Financial History 140 Winter 2022 | Page 24

Shareholder Wealth Maximization

Variations on a Theme

By Dalia Mitchell
In the debate over whether a corporation ’ s primary purpose is to make money for shareholders or protect the interest of all stakeholders , some argue that corporate law requires directors and corporations to serve shareholder interest . However , an analysis of the history of corporate law reveals that , throughout the past century , courts used the rhetoric of profit maximization not to impose affirmative duties on directors and executives nor to define
Left to Right : John Francis Dodge , Horace Elgin Dodge and Henry Ford . The 1919 Dodge v . Ford Motor Co . case is often cited to back corporate law ’ s commitment to shareholder value . a purpose for corporations , but rather to assuage minority shareholders ’ concerns about the power of those in control while upholding the latter ’ s unrestricted freedom to manage corporations .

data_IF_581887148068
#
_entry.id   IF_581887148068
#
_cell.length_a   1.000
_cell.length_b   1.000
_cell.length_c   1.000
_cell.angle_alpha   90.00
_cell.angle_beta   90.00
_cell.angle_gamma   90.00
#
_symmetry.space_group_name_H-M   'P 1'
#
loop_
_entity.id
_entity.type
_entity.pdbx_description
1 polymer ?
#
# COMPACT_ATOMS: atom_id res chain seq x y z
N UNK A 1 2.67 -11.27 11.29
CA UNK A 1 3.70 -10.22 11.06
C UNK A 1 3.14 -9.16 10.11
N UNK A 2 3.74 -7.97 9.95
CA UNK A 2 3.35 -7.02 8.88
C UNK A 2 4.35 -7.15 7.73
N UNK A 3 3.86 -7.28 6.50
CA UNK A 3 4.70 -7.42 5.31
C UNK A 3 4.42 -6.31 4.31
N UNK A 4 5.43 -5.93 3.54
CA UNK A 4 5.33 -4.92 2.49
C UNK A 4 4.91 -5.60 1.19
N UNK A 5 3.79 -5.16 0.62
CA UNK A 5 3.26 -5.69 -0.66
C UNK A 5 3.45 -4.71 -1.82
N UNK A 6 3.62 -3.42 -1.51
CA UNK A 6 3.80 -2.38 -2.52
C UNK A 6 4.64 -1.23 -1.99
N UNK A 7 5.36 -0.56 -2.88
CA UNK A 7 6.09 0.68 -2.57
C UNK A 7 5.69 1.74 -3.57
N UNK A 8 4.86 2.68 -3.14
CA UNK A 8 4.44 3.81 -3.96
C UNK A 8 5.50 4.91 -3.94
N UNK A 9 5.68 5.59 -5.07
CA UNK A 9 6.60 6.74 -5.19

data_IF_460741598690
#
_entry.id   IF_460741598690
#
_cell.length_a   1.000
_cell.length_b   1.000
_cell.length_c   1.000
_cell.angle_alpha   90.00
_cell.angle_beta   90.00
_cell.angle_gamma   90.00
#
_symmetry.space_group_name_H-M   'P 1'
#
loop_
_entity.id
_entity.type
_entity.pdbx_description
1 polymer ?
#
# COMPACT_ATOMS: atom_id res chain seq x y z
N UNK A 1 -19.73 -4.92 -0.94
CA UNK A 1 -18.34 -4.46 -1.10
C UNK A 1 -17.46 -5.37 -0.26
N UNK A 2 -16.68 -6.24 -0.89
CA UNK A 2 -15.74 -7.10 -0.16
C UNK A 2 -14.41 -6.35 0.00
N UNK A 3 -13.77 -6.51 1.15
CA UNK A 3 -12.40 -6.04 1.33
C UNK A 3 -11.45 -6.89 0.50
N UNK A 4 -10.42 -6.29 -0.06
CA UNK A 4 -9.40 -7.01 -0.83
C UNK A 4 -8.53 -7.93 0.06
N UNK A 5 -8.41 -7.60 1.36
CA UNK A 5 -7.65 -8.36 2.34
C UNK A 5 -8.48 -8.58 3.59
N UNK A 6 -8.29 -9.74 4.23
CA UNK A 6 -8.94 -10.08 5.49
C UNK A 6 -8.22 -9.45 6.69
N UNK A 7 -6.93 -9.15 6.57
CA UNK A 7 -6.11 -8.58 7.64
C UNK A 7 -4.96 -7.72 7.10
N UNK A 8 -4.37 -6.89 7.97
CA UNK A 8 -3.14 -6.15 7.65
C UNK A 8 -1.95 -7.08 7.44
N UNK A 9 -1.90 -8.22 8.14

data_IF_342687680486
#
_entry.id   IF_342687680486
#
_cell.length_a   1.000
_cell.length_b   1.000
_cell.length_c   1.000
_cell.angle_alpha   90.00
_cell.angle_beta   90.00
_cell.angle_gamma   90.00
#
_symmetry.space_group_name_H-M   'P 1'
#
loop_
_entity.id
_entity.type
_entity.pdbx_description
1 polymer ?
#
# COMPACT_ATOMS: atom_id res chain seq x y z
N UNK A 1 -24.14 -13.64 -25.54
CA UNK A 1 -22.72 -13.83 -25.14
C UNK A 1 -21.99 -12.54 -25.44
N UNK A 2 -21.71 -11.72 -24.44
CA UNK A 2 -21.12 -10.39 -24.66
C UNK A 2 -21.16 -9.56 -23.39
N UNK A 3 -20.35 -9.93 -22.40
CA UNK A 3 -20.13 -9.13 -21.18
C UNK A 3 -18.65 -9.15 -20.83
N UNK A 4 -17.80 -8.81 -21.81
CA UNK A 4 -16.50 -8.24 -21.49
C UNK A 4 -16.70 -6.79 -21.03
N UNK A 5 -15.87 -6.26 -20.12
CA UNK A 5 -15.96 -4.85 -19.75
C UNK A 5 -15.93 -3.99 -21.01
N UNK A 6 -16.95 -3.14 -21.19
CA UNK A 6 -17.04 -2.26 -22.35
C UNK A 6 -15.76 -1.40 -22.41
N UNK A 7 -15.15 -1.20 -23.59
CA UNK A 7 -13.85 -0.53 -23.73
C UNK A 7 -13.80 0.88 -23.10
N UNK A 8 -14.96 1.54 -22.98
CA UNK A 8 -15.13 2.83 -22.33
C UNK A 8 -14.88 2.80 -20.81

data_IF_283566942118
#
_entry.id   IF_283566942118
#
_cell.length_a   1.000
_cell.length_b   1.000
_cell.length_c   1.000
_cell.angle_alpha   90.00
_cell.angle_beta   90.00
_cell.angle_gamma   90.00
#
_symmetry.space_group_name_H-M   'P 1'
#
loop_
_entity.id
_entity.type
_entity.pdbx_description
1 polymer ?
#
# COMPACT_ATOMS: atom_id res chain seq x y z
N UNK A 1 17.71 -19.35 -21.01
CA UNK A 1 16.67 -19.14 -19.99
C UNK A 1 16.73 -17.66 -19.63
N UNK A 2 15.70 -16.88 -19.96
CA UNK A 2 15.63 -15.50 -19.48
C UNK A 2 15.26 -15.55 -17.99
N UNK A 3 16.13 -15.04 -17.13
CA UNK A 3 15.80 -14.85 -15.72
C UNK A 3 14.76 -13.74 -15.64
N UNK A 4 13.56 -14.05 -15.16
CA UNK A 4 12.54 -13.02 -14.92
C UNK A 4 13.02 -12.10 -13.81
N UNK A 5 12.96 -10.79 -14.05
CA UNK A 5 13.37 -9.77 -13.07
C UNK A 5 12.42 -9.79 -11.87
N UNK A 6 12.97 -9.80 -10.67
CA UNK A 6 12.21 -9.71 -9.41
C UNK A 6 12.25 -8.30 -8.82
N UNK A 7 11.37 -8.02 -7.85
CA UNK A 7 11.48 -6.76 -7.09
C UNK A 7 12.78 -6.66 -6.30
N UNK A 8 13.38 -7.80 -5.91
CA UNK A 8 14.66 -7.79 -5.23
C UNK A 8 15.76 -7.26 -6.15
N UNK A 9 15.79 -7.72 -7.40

Dodge v . Ford Motor Co ., a 1919 Michigan case , is often cited to back corporate law ’ s commitment to shareholder value . In 1903 , John and Horace Dodge , owners of an auto-parts making business , entered an exclusive agreement with Henry Ford to supply parts to the new Ford Motor Company . Ford could not pay for the initial parts , and instead offered the Dodge brothers a 5 % stake each in the Ford Motor Company . The company was extremely successful and the Dodge brothers , as shareholders , received large amounts of special dividends . But in 1916 , Ford decided to stop paying special dividends , announcing that he intended to put the profits back into the company , hire more employees and further reduce the price of Ford cars . The Dodge brothers sued , claiming that Ford ’ s actions turned the company into a semi-eleemosynary institution in violation of its charter . The Michigan Supreme Court sided with them , holding that “ a business corporation is organized and carried on primarily for the profit of the stockholders .”
To proponents of shareholder primacy , Dodge v . Ford is golden . But the decision did not support the idea that profit maximization should guide directors . Rather , it reflected the Progressive era ’ s concerns
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